I had a few days of planned vacation end of last week and last minute was looking at Hither Hills for some camping by the beach. Of course I should have known that camping+Montauk+Beach+last minute was going to be unrealistic and they were booked. We took a risk and I drove up to Watkins Glen Thursday morning to do some fishing, camping, hiking and whatever trouble we could get in with Sofia and Brandon. A sort-of continuation of our trip to Yellowstone and Glacier National Parks this summer; just with less Bears and Snakes (or so we thought!)
We packed up the car rather quickly as we knew there was a Walmart in the town we were headed to pick up a bigger tent, some food to BBQ and a 1-day fishing license – next Summer I’ll get the season license.
On the way up Sofia said she wants to be a butler. Brandon jumped on that and said she could be his butler. That little wise guy, I told Sofia she will never have to serve him and I thought she wanted to be a baby Dr. or a teacher. She said that’s true but being a butler would be ‘the last straw’ 🙂
We hit some traffic with an accident on the Throgs Neck Bridge and later with a disabled truck. As we reached the Delaware Water Gap area in New Jersey we pulled over at an entrance to part of the Appalachian Trail – which is 2186 miles from George to Maine (on the bucket list to complete with Brandon when he graduates high school).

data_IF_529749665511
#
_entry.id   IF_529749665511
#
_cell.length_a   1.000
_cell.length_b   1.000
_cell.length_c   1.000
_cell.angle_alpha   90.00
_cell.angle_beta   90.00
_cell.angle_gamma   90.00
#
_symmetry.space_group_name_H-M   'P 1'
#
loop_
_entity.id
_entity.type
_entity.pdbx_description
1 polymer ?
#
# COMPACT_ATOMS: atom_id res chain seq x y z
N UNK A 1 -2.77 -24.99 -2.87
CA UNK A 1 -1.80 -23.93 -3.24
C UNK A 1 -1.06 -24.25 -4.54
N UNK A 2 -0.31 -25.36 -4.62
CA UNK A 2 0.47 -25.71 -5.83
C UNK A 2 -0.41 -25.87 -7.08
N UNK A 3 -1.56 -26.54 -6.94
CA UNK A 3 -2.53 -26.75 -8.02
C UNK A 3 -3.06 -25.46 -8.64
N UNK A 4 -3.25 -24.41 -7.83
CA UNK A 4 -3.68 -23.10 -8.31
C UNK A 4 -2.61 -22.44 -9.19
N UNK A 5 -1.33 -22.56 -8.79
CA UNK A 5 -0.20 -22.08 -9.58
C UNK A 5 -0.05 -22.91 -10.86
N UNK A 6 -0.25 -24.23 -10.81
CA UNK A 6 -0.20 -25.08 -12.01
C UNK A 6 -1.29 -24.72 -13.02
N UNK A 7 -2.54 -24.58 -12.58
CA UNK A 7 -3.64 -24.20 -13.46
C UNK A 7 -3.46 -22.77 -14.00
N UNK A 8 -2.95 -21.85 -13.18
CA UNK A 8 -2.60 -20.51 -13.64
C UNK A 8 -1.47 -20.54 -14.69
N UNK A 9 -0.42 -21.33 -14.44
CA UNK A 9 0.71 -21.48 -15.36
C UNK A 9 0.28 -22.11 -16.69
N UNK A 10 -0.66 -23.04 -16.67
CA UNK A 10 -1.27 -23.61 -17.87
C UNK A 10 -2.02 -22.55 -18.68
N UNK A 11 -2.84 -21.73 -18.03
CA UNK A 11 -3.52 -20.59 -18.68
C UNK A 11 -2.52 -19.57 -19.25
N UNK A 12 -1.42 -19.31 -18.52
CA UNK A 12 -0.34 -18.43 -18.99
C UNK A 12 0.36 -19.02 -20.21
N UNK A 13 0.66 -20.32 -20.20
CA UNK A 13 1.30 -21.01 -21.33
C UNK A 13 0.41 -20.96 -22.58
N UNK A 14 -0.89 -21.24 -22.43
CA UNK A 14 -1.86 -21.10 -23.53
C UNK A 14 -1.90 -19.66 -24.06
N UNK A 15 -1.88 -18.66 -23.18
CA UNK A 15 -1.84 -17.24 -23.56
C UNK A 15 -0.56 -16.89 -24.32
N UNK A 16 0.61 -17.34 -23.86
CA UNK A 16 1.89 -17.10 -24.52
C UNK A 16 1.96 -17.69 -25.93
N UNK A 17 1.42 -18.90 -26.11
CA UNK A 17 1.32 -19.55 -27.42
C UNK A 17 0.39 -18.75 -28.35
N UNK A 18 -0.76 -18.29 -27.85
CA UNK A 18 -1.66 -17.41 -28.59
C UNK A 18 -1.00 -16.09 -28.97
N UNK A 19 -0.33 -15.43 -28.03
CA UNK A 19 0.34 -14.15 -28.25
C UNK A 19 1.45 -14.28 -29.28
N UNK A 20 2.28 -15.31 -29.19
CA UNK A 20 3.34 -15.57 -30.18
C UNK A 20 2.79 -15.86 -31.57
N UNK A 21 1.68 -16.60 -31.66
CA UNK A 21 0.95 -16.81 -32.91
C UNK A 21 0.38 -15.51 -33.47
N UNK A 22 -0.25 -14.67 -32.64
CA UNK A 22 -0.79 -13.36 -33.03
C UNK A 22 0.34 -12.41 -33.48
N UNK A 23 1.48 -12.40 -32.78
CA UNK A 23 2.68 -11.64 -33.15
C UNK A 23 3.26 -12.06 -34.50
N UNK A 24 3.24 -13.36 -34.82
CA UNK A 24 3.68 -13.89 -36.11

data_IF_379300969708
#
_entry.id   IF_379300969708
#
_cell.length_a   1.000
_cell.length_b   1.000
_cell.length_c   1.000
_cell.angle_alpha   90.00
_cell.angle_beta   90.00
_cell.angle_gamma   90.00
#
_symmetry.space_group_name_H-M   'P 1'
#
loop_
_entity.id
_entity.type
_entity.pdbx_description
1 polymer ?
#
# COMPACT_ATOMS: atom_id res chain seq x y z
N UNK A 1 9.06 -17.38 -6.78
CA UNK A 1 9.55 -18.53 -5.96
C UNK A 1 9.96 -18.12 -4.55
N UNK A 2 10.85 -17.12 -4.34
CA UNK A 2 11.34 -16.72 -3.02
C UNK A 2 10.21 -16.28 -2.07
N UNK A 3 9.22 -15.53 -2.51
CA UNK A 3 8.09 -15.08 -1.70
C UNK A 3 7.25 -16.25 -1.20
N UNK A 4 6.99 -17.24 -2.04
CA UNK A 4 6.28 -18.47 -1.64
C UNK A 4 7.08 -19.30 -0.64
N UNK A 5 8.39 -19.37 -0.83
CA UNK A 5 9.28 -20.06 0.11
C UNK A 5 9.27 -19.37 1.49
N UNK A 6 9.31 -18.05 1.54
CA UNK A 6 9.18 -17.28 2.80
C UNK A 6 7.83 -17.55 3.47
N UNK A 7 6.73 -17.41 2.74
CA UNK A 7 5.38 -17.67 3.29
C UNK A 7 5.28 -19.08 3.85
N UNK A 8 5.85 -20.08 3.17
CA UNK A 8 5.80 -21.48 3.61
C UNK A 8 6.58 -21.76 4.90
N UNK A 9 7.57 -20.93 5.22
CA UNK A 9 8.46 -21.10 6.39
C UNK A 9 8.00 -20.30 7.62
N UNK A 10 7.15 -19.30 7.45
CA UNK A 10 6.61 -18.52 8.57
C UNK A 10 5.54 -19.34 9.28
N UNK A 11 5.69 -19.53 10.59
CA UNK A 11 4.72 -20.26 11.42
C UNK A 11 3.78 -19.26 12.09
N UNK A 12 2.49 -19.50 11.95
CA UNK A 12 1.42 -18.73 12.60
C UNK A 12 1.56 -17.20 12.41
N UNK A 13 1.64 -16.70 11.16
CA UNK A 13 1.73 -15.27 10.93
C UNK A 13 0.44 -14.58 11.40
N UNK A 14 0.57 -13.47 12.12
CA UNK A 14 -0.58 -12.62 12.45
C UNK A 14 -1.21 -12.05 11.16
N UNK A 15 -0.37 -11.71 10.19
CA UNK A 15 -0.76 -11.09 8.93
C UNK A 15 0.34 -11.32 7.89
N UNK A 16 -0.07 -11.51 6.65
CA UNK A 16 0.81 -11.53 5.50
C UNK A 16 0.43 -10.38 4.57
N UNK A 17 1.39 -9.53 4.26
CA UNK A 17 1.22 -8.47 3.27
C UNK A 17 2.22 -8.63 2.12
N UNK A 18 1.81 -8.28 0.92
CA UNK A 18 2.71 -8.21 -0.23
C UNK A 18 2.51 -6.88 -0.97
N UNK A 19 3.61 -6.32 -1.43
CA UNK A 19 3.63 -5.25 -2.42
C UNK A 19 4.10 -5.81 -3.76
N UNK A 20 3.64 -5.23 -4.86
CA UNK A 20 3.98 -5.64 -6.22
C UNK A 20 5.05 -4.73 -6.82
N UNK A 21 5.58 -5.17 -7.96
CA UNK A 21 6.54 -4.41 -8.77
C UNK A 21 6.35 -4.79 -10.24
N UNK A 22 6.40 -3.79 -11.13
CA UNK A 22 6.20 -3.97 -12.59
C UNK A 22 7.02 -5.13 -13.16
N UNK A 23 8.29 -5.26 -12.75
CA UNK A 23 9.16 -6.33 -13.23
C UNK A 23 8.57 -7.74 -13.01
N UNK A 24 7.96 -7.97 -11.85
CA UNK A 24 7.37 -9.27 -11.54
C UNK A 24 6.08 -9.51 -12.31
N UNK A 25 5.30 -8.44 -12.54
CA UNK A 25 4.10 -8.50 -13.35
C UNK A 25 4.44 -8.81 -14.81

We reached the village of Watkins Glen early afternoon and headed up to the WG State Park to check on walk-up availability for a campsite. I knew there were many State Parks with camping in the area so we had a backup plan. But we really wanted to be near the gorge and its 19 waterfalls.
At the park office Sofia questioned the rule of 1 free CLIF bar and the nice office manager said we could have 2 each. It’s the little things that matter to my eldest daughter!
We picked lot # 264 from a handful that were available. It was in the Tuscarora Village campground area which I had read along with Seneca Village was a great location. There would be a 2am train running pretty close to our site but we knew about it and made the choice.
From Sofia, 7: “We picked #264. We liked that it had more room. We were going to pick 267 but we like 264 better because there was no people camping either side”
All Sofia was talking about was the Olympic size swimming pool at the park and all the playgrounds, while I talked about how we could do those things anytime at home and we should get out on the lake to fish and do some hiking. Of course I gave in and we did everything. I can’t refuse that face 🙂
We got some hot dogs, some snacks and some candy at Walmart, as well as a 4 person tent (our other one is for 2) and it was easy to setup. We grilled dinner on our little Weber charcoal grill (shout out to ‘T’) and then made some Smores before queueing up “Grumpy Old Men” on the iPad in the tent. The kids loved the movie – especially when Jack Lemmon threw the fish in Walter Matthau’s car – and then we went to bed; or at least until the 2am train came by, but only I heard it.
From Brandon, 10: “The hot dogs tasted sooo good! Daddy dropped two of the cooked dogs on the way to the picnic table because it was completely dark outside. That was funny :-)”
We got up somewhat early on Friday and as a team decided to head to the gorge first, then fish.